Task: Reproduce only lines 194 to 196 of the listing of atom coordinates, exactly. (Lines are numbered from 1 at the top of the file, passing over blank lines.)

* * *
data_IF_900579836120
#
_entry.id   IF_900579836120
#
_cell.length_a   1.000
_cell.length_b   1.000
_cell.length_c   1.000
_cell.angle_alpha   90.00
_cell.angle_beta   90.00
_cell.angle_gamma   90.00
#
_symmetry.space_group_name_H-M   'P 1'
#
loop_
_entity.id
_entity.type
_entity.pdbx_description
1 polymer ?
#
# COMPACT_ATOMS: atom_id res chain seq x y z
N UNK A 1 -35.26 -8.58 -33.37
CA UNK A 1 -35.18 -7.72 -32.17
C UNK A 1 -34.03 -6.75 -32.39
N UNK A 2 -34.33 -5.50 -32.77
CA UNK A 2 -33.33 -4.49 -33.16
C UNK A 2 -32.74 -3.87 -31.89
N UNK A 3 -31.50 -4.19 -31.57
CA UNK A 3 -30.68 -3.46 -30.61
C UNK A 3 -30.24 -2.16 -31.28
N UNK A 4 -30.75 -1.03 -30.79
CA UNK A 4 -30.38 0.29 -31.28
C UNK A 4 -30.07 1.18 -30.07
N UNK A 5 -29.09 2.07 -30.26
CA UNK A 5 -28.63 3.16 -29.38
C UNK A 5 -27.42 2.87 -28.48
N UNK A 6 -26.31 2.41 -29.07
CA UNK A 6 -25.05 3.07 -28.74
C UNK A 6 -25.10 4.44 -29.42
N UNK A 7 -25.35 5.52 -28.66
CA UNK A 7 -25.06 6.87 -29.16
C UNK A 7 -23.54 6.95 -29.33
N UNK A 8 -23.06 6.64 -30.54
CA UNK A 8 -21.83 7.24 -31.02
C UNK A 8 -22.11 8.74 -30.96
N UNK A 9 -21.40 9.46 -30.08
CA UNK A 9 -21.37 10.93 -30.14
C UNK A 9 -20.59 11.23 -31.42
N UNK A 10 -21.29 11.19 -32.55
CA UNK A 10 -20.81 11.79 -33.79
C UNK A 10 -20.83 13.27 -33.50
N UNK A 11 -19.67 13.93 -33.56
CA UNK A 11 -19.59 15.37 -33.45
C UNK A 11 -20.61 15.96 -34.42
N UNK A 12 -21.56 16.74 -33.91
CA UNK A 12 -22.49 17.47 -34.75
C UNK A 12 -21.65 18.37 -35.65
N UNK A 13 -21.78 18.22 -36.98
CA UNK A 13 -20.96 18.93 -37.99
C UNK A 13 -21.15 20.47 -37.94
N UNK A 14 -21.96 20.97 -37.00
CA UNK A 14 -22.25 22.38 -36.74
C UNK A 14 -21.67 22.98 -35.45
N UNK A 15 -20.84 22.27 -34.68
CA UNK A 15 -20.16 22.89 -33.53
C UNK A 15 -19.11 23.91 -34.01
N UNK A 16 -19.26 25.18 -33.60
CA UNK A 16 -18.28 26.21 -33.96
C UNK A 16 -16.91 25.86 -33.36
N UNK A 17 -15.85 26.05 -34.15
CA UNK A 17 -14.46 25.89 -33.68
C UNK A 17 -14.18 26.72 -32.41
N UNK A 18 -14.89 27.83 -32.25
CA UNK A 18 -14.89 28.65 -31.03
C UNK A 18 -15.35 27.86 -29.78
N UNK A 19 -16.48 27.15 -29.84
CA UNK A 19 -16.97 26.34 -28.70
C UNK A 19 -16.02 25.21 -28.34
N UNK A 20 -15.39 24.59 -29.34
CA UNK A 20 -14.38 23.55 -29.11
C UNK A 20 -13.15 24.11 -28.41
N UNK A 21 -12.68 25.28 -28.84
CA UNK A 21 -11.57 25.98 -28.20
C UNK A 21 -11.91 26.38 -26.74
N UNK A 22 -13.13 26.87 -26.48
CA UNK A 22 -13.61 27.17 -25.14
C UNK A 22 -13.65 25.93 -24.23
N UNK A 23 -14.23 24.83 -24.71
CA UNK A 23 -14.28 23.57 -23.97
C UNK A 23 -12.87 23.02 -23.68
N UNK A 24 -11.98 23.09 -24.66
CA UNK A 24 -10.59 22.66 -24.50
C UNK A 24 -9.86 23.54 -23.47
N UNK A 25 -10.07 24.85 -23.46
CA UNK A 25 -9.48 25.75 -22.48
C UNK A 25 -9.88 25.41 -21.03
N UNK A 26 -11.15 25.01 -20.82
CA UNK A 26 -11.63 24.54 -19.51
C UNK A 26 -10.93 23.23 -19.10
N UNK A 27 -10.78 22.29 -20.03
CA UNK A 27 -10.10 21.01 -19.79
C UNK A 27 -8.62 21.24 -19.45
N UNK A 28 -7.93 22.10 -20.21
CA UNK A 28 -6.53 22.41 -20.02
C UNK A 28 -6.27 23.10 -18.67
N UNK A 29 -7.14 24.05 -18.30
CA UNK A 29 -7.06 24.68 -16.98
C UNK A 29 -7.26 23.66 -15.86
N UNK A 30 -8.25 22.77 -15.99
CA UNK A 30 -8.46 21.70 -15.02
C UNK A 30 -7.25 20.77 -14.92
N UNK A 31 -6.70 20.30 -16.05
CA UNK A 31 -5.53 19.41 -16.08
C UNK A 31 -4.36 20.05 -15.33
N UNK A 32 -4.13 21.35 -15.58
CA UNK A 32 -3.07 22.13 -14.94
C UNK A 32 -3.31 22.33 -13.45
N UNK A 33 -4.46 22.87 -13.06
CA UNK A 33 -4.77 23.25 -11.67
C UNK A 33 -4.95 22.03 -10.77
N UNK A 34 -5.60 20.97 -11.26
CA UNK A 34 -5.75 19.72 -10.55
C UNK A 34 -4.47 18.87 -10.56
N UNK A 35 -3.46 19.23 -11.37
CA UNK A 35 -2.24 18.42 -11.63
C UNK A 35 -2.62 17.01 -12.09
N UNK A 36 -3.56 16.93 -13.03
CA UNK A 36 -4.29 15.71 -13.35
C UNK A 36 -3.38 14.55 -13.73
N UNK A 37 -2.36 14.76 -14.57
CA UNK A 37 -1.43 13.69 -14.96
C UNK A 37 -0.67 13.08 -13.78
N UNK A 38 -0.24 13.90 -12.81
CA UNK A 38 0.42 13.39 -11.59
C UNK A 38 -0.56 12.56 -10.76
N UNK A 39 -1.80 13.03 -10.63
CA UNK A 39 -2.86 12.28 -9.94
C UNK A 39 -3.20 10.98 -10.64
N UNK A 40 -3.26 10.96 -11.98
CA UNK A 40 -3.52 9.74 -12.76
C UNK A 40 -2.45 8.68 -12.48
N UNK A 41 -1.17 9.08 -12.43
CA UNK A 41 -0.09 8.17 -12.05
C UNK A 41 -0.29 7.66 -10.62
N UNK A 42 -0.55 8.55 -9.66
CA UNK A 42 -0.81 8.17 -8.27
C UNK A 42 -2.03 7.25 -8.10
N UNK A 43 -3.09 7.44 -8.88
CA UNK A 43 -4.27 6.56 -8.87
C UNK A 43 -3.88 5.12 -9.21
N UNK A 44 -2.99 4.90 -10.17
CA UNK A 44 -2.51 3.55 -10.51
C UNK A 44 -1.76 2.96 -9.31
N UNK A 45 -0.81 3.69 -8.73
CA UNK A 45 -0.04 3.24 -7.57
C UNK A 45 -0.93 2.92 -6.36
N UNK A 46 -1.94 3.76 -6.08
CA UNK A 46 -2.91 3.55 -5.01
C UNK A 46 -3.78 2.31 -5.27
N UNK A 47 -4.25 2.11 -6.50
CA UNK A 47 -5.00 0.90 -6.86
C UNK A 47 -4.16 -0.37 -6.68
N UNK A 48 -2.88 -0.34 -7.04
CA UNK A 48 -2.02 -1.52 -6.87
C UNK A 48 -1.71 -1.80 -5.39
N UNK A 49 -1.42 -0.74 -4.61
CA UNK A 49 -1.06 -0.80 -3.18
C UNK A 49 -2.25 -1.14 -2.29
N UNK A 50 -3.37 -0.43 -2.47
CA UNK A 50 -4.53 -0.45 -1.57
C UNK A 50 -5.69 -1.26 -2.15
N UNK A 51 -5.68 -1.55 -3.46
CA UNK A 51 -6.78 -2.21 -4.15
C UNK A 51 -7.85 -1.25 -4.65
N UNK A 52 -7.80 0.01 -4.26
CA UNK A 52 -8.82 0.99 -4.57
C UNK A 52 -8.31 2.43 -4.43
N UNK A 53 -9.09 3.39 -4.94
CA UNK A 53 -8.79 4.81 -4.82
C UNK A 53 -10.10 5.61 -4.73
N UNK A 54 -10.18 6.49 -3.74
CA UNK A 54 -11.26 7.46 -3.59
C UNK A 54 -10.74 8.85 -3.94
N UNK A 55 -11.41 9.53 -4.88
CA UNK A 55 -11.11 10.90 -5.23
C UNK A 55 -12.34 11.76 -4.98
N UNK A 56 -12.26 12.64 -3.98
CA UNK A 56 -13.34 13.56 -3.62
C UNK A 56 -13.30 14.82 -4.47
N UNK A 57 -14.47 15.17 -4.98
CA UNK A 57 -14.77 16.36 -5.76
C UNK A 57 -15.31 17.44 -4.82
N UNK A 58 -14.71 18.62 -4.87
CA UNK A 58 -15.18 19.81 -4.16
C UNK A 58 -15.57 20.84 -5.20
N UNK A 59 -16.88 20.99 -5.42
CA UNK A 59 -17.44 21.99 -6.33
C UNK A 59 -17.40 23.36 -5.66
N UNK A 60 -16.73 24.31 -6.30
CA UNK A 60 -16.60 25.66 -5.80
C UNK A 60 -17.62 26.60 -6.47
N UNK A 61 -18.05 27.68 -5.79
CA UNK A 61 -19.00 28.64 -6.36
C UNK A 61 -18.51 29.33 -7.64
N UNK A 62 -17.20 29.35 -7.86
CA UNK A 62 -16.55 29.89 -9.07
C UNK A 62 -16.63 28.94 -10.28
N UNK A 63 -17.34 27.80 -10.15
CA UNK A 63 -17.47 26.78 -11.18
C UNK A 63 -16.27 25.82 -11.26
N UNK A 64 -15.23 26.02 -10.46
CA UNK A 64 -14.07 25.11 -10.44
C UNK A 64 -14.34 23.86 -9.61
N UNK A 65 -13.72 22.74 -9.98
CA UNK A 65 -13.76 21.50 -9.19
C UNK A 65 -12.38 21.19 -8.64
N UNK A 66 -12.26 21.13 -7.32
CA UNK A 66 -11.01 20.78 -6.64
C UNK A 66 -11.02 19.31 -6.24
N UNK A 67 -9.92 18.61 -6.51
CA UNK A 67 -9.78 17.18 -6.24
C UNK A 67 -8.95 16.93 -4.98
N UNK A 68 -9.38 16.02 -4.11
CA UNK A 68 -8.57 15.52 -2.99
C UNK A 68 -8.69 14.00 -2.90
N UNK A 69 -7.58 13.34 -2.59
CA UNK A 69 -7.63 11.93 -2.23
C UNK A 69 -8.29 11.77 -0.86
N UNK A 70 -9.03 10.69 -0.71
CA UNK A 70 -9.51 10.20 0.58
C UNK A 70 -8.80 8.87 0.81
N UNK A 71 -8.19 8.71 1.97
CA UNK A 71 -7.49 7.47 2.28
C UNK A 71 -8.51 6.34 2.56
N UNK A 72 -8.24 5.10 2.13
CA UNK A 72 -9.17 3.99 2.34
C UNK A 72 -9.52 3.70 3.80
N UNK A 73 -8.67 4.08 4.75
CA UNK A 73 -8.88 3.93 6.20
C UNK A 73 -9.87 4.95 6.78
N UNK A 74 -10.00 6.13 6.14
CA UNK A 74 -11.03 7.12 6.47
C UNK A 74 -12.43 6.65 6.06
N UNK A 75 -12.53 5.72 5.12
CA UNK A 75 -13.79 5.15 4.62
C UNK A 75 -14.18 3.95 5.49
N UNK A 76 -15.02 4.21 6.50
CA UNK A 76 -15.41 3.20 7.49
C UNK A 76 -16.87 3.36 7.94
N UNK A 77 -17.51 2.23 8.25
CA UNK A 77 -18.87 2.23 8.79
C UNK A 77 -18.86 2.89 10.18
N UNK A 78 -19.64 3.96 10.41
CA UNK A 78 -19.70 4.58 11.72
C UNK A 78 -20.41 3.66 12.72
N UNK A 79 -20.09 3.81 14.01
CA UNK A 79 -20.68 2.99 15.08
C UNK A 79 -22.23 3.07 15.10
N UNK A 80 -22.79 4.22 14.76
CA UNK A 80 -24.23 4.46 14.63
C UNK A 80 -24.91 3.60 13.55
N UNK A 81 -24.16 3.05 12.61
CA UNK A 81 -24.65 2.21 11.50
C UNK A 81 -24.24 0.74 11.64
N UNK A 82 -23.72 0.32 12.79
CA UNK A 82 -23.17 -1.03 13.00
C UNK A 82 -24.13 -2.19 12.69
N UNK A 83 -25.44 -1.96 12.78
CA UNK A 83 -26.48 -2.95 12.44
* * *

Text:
C UNK A 58 -15.57 20.84 -5.20
N UNK A 59 -16.88 20.99 -5.42
CA UNK A 59 -17.44 21.99 -6.33